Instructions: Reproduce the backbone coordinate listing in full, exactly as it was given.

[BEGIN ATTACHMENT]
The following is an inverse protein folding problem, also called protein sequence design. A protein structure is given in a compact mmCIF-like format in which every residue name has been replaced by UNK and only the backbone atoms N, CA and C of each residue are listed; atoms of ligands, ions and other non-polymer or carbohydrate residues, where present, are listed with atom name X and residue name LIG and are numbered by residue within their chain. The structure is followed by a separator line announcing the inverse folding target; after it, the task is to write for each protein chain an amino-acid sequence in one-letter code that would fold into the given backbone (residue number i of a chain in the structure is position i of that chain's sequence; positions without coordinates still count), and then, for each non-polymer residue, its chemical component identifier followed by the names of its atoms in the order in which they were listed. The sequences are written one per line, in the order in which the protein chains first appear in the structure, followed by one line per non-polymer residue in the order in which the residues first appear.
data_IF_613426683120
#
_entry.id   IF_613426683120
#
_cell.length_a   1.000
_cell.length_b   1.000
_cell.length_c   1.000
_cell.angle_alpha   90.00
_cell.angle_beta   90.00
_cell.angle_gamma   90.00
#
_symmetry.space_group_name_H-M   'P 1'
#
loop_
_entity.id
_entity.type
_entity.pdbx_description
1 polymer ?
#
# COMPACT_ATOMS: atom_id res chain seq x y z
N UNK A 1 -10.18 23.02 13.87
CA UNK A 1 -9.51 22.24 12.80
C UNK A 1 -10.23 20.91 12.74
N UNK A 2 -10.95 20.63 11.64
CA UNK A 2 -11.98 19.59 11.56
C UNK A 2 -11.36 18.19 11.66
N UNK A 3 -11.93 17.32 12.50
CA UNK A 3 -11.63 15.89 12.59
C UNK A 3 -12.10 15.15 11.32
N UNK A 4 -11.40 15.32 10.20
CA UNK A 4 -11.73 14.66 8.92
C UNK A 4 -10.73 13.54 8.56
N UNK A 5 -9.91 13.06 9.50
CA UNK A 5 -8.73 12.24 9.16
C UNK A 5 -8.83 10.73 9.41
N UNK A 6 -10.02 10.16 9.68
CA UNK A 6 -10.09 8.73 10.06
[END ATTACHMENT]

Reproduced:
The following is an inverse protein folding problem, also called protein sequence design. A protein structure is given in a compact mmCIF-like format in which every residue name has been replaced by UNK and only the backbone atoms N, CA and C of each residue are listed; atoms of ligands, ions and other non-polymer or carbohydrate residues, where present, are listed with atom name X and residue name LIG and are numbered by residue within their chain. The structure is followed by a separator line announcing the inverse folding target; after it, the task is to write for each protein chain an amino-acid sequence in one-letter code that would fold into the given backbone (residue number i of a chain in the structure is position i of that chain's sequence; positions without coordinates still count), and then, for each non-polymer residue, its chemical component identifier followed by the names of its atoms in the order in which they were listed. The sequences are written one per line, in the order in which the protein chains first appear in the structure, followed by one line per non-polymer residue in the order in which the residues first appear.
data_IF_613426683120
#
_entry.id   IF_613426683120
#
_cell.length_a   1.000
_cell.length_b   1.000
_cell.length_c   1.000
_cell.angle_alpha   90.00
_cell.angle_beta   90.00
_cell.angle_gamma   90.00
#
_symmetry.space_group_name_H-M   'P 1'
#
loop_
_entity.id
_entity.type
_entity.pdbx_description
1 polymer ?
#
# COMPACT_ATOMS: atom_id res chain seq x y z
N UNK A 1 -10.18 23.02 13.87
CA UNK A 1 -9.51 22.24 12.80
C UNK A 1 -10.23 20.91 12.74
N UNK A 2 -10.95 20.63 11.64
CA UNK A 2 -11.98 19.59 11.56
C UNK A 2 -11.36 18.19 11.66
N UNK A 3 -11.93 17.32 12.50
CA UNK A 3 -11.63 15.89 12.59
C UNK A 3 -12.10 15.15 11.32
N UNK A 4 -11.40 15.32 10.20
CA UNK A 4 -11.73 14.66 8.92
C UNK A 4 -10.73 13.54 8.56
N UNK A 5 -9.91 13.06 9.50
CA UNK A 5 -8.73 12.24 9.16
C UNK A 5 -8.83 10.73 9.41
N UNK A 6 -10.02 10.16 9.68
CA UNK A 6 -10.09 8.73 10.06